ARK Survival Evolved – How to Tame Dinosaurs

How to waste fewer resources and get better tames, passive or knockout, 2,000 hrs certified!

IMPORTANT: Levels of Tames

NOTE: Before you tame anything, make sure it is at a high level. Low-level creatures have lower-level maximums and are generally worse to tame because of diminished utility. For example, the highest level a Trike tamed at level 5 can hope to become is level 80. For a Trike tamed the same way at level 150, its tamed level will be 224 and its maximum level cap will be 297. That’s 74 levels on tame that the first trike will never get.

On official servers and max difficulty maps, the highest level a dino can be is 150, so everything from levels 120 onwards can be considered a good level to tame. If you’re just taming a creature because it looks nice like Mort above, that’s fine, but levels will matter if you want to use a dino for resource gathering, bosses, or anything important.


There are three things you need to do well to tame whatever you want.

  1. Dododex is going to be your best friend when getting dinos. It helps you calculate how much food you need, starve timers, torpor timers, narcotics, and how many tranqs you need (if KO tame). I cannot recommend the site enough, basically, everyone uses it and it makes your day so much easier. It also comes with a tips and comments section, which is chock full of the unfunniest players you will ever know.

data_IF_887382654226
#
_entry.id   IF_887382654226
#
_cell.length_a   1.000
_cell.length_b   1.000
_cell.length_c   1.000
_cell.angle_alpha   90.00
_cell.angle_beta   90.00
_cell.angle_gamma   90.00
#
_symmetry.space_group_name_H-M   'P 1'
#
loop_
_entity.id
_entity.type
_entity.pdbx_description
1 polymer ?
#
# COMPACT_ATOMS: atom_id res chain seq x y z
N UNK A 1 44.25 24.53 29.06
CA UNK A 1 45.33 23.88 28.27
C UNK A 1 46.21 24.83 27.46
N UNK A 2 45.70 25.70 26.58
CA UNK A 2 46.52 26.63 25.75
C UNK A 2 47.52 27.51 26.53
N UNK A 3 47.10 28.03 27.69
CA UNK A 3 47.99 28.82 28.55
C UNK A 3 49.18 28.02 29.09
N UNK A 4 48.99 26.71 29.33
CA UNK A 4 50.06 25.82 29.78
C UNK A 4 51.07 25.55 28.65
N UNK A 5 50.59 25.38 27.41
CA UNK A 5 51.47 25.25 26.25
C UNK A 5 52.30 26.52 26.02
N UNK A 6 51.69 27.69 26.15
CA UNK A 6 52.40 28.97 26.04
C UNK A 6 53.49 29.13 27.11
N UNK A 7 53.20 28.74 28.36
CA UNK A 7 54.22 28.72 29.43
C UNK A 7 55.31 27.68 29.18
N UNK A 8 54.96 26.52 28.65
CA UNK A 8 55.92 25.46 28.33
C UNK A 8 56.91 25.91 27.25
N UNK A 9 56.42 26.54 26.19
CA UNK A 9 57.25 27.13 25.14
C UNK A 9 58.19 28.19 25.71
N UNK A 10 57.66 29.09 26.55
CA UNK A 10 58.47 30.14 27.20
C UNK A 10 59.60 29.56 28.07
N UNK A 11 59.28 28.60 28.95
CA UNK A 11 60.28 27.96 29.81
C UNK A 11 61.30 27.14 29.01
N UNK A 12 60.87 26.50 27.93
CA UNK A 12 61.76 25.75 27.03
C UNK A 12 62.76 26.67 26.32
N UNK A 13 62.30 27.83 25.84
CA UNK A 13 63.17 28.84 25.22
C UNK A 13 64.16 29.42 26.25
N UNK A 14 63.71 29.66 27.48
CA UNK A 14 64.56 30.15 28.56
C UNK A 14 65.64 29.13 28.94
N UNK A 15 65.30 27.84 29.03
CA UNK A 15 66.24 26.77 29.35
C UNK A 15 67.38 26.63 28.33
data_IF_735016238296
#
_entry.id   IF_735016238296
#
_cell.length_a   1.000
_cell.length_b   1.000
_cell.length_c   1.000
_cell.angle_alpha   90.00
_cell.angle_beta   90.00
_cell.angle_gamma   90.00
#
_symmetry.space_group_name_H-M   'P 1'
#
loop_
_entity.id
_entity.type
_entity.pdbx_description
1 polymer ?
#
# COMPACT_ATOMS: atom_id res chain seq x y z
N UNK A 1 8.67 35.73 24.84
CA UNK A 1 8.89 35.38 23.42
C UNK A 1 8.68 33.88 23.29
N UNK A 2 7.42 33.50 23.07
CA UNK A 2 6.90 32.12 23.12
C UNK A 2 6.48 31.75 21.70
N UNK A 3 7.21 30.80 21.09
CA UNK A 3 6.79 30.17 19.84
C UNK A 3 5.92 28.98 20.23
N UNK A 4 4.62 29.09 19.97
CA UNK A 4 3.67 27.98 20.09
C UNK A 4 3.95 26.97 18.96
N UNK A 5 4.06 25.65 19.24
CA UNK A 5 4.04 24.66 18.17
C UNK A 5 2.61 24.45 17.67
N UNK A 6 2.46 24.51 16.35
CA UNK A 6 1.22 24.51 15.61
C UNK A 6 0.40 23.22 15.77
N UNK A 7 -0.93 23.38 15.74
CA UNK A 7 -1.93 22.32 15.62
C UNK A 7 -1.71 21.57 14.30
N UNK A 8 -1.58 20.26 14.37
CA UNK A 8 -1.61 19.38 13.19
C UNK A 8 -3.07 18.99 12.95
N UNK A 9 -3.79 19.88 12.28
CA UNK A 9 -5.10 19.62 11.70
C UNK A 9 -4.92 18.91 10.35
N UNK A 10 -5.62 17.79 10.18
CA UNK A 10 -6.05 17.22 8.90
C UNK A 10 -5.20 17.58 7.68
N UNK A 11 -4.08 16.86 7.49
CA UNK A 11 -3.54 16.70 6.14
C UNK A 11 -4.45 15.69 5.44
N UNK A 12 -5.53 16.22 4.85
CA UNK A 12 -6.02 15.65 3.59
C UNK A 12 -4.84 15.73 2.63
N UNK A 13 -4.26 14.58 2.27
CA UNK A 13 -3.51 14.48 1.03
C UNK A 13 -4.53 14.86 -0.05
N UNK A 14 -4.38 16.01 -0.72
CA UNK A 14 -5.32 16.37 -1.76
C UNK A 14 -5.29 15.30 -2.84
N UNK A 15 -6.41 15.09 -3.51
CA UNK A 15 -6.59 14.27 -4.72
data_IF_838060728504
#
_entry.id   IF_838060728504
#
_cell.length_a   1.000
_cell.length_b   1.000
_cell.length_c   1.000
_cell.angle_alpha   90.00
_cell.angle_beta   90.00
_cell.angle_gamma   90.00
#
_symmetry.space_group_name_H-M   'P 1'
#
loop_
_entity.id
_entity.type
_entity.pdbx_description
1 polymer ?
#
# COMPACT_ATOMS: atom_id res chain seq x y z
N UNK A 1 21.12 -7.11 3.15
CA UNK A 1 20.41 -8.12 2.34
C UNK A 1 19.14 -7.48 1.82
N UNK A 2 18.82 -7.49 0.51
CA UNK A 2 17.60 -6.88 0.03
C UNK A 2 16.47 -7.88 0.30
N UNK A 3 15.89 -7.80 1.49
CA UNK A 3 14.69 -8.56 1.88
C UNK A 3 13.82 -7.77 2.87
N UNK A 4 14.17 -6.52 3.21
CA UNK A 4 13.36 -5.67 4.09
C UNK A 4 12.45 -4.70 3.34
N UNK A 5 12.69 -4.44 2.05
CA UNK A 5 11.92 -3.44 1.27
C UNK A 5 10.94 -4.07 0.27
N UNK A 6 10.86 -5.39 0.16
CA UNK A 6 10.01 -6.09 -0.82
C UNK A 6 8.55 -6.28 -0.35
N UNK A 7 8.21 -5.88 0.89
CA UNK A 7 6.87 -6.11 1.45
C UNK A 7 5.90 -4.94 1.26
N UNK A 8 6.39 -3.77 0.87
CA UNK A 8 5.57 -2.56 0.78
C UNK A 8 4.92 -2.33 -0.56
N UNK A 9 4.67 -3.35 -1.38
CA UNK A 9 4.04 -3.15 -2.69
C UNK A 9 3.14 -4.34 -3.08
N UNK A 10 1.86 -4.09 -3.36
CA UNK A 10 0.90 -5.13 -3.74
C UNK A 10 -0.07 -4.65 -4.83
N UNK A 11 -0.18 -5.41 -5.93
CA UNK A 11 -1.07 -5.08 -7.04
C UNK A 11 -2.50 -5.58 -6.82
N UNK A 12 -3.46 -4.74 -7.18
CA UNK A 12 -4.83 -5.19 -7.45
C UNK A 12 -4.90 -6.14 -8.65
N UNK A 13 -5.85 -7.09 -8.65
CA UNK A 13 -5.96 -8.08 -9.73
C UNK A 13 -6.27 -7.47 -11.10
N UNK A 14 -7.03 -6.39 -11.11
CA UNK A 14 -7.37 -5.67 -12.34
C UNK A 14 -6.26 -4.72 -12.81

2. 2. The wiki gives you info on the creature, like its aggression level and locations on the map. It has all official creatures listed and can describe some of the more unique taming processes some dinos have. It will also cover some modded creatures from larger workshop mods like Additional Creatures
  3. 3. The Tribe Taming List and Tracker. If you open your tribe menu (default “L” on the keyboard) and click on the 5th square, you can pull up the taming list. If your tribe is knocked out or fed any creatures, it will show up here. Click on the creature, and a little hexagon will show up on your screen that shows the taming progress and a torpor bar. This lets you leave the taming site to do something else while keeping an eye on the tame.

Knockout Tames

The first of the two taming methods, and the one you’re more likely to do first, is KO taming. You need three things to get a KO tame done right.

  • Food (Meat for Carnivores, Berries for Herbivores, Kibble if Possible)